Courting deadbeats - Thousands face law annually for child maintenance
Jamaican women haul nearly 5,000 fathers to court for child maintenance every year.
Data from Court Management Services (CMS) show that an annual average of 4,775 fathers are brought to book for not paying their share of child support. That number includes summonses for repeat offences and enforcements.
The data from CMS also showed that most of the fathers being brought before the courts were under 40 years old. No statistics were made available on the parishes of residence.
CMS did not provide data on the number of warrants served to fathers in Jamaica for non-compliance, but over the three-year period, an estimated average of 61 per cent of fathers annually adhered to court directives.
However, a major flaw in Jamaican Family Court is that it does not have rigid monitoring mechanisms for identifying payment delinquency unless a mother makes new reports.
In countries such as the United States of America, failure to make child-support payments can trigger dire consequences, such as suspension of a driver’s licence, wage deduction, losing eligibility to obtain a passport, and being sent to jail.
But Children’s Advocate Diahann Gordon Harrison says that local courts just do not have the resources and capacity to chase down deadbeat dads.
“The courts can only make the order. Thereafter, if it is that the parties are defaulting in living up to their responsibilities, the onus is on the parties to alert the court that the man has defaulted in his responsibilities.
“It would be very hard for the court office to be chasing 4,775 people physically in their communities every week to find out if money is being deposited, but there is a framework established that if it is that there is a default, then the party who is being slighted can bring the matter to the court’s attention,” said Gordon Harrison.
A former prosecutor in the Office of the Director of Public Prosecutions, Gordon Harrison is urging mothers to hold men accountable for their share of responsibility.
“I know for a fact that when the mother, for example, says the father has defaulted, then the court now again has the jurisdiction to enter into the fray and take steps to hold the man accountable. These steps include bringing him back to court and demanding that he pay, or in some instances, even having the man arrested until he pays the money,” she told The Sunday Gleaner.
Sociologist and gender specialist Dr Leith Dunn has chided fathers who do not stand up to their responsibility until they are dragged before the court. But she also cites gender-based inequity such as unequal pay as one of the structural barriers to women caring for their children on their own instead of constantly hunting down delinquent fathers for money.
“I think unemployment is also a factor, and, therefore, some of them do not have jobs or are in low-paying jobs without the education to enable them to support their families. This also means that you have to pay women a living wage, an equal wage, and one of the problems is that the unequal wages paid to women means that they have to find other means of supporting themselves and their children,” said Dunn.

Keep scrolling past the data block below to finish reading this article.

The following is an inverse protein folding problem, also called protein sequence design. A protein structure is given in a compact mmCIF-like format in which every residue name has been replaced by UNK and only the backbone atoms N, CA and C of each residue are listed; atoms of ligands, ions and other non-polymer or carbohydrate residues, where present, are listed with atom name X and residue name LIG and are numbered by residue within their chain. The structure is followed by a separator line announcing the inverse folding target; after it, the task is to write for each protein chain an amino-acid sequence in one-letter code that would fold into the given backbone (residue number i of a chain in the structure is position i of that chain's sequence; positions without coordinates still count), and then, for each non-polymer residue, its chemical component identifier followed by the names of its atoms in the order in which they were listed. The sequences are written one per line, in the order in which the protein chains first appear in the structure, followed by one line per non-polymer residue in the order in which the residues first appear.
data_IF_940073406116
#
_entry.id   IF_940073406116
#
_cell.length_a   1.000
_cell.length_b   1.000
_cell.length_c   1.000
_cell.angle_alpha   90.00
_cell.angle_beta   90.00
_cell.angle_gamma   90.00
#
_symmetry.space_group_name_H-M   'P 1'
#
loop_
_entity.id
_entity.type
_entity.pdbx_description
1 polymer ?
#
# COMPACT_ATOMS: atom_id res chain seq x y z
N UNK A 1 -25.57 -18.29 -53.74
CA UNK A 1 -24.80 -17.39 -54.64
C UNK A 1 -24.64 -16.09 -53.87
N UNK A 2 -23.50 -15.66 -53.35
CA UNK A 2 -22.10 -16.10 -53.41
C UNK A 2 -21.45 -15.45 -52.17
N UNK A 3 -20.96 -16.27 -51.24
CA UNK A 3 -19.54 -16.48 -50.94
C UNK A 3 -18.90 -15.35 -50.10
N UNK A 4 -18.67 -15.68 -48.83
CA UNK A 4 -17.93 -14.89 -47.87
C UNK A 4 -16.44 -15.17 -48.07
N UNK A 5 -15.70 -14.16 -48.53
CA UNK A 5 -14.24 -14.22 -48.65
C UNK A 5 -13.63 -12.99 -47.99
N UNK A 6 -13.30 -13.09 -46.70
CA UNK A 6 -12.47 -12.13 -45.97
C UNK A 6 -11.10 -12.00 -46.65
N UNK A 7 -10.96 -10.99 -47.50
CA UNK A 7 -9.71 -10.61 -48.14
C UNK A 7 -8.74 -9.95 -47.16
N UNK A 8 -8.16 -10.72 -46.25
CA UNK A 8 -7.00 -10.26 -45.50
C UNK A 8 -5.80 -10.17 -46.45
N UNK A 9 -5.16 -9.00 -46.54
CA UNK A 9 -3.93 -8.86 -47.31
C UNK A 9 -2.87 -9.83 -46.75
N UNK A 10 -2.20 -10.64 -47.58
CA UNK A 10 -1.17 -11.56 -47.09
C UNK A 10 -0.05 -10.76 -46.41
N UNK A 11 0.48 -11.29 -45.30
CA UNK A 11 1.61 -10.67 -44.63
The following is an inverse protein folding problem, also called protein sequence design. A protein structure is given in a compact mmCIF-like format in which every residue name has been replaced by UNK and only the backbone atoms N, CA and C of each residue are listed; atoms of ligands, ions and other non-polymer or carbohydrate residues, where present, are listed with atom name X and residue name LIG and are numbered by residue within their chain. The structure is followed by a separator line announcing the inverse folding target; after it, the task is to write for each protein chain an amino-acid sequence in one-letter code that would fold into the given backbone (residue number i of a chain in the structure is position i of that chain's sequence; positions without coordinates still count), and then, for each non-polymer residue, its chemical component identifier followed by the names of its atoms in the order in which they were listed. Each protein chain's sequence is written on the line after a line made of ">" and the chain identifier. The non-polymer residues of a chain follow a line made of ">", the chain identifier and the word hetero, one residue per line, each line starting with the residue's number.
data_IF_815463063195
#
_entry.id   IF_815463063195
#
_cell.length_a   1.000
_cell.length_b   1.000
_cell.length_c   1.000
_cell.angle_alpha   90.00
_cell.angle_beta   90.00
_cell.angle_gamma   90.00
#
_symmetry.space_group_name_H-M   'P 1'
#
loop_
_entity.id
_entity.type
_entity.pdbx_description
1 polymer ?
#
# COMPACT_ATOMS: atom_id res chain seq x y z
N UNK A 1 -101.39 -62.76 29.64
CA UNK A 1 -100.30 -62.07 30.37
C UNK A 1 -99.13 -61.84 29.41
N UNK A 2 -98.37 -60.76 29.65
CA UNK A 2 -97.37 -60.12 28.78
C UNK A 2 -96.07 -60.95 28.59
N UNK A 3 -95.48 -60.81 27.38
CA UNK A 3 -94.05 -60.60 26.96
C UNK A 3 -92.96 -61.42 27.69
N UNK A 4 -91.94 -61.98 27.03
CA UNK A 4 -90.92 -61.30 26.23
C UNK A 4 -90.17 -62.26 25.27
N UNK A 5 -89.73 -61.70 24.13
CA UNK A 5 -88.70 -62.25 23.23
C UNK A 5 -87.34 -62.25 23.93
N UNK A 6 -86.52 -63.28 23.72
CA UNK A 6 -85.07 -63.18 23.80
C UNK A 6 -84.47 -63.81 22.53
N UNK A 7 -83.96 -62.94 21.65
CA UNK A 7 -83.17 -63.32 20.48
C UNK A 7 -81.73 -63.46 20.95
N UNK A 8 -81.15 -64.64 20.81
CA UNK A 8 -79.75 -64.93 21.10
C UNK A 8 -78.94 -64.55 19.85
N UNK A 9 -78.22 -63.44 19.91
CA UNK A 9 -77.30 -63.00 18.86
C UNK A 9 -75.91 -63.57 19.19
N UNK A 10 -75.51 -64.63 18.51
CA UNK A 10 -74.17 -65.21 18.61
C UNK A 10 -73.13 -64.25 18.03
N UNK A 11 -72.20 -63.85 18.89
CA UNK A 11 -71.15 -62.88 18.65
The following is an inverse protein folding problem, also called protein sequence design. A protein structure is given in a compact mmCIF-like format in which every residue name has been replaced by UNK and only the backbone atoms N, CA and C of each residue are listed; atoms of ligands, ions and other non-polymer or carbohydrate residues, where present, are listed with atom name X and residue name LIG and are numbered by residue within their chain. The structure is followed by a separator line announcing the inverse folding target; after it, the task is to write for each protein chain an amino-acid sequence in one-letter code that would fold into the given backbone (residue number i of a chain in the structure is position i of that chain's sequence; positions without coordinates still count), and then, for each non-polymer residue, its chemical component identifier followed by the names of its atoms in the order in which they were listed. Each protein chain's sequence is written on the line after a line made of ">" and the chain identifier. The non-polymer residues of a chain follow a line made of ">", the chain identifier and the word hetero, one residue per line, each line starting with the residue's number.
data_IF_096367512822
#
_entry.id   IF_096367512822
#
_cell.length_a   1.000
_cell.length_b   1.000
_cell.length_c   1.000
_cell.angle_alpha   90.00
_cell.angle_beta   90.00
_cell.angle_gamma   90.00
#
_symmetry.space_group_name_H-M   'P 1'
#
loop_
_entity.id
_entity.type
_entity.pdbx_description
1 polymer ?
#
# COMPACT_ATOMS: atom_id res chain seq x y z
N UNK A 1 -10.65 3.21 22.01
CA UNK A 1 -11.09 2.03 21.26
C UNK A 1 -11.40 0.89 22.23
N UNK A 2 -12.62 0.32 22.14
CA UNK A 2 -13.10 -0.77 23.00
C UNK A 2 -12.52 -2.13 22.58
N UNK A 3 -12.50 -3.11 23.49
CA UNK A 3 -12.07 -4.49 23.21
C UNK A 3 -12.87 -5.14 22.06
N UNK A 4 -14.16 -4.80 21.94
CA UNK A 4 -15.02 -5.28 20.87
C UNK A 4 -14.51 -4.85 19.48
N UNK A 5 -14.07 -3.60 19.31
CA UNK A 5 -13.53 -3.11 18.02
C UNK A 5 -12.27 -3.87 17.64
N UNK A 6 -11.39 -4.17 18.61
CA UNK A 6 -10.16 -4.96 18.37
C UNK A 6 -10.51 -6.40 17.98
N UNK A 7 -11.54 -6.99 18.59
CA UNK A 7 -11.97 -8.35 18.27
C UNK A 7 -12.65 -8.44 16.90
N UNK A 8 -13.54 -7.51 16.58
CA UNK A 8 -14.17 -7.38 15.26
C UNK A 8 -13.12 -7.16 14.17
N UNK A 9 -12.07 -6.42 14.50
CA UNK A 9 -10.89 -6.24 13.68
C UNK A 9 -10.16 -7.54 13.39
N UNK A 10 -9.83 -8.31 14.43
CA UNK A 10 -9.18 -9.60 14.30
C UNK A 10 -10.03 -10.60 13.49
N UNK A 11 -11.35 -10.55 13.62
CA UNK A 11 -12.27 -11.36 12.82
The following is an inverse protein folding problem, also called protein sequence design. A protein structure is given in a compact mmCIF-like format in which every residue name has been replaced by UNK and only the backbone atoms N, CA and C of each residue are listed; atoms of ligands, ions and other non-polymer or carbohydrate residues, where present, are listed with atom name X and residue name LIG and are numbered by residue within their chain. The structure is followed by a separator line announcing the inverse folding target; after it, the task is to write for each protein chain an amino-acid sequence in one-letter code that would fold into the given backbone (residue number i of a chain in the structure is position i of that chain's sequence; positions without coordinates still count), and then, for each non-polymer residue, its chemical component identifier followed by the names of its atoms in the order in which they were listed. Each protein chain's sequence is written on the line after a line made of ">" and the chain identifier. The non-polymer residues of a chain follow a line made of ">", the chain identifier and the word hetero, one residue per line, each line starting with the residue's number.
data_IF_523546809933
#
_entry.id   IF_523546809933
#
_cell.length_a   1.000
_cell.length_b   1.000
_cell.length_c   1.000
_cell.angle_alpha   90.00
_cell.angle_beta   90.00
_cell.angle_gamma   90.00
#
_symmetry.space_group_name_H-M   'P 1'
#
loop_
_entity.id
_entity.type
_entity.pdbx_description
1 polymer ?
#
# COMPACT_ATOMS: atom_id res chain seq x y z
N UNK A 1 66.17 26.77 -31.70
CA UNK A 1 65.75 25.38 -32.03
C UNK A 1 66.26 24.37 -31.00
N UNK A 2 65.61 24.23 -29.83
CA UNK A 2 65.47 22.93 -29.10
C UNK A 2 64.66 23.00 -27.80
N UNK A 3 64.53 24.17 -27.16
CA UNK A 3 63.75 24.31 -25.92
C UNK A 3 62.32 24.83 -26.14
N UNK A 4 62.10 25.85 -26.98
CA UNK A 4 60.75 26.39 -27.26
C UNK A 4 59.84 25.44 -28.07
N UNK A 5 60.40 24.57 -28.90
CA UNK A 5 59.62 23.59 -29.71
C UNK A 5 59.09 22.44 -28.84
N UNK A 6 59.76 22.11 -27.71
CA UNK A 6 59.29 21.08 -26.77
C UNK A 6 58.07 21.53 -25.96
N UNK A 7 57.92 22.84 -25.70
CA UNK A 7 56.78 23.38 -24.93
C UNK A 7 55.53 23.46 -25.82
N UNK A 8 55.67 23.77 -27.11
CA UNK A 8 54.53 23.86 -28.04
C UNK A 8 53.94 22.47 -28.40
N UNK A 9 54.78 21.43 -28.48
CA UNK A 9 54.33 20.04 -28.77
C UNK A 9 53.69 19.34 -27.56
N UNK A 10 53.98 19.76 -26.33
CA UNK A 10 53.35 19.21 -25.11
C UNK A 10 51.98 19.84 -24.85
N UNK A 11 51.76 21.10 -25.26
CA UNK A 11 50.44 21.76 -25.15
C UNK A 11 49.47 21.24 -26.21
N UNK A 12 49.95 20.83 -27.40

“If we eliminated things like sexual harassment and gender-based violence, then we would have women actually participating in the labour force at a level that would enable them to be independent and less dependent on men,” said Dunn.
On a different tack, anthropologist and chairman of Fathers Incorporated, Dr Herbert Gayle, said paternity doubts was a major factor of child maintenance non-compliance in Jamaica.
Citing a 20 per cent incidence of ‘jackets’ – the Jamaican colloquialism that describes children who are passed off, mistakenly or deceptively, to men who are not their biological father – Gayle told The Sunday Gleaner that many men refused to pay over funds to women because they harboured strong suspicions.
“A number of those fathers being brought before the courts will end up not being the father of the child, so some Jamaican males have a reason to be concerned as to whether or not they are the father of a child, and that is a popular problem,” said Gayle.
Gayle said that another factor causing some men to shun child maintenance is that they are socialised to see fatherhood as an ATM. Therefore, if they have low incomes, they would rather pay nothing at all.
“When we interviewed mothers and children in a study called the ‘Adolescents of St Catherine’, we found in that project that the fathers who lived next door, comb hair, wash and take the baby to clinic and school, they were great fathers who were broke. They only got scores of four out of 10 from both the children and the mothers.
“The fathers who were abroad who didn’t see their children for a very long period of time but make contact once per week got scores of 9 out of 10 and 10 out of 10. A father is being defined in terms of money, so it means, therefore, that that kind of structural and cultural definition of fatherhood itself becomes problematic immediately,” said Gayle.
He added that communication problems between spouses was often the basis behind fathers being brought to Family Court.
“Jamaican men, if they have a sense that they can’t continue having a relationship with the mother, they deny her money. It becomes a more powerful weapon. In a culture where we pin down a man’s importance to money, he uses the money to manipulate the woman in the same way she would have used sex to manipulate him,” said Gayle.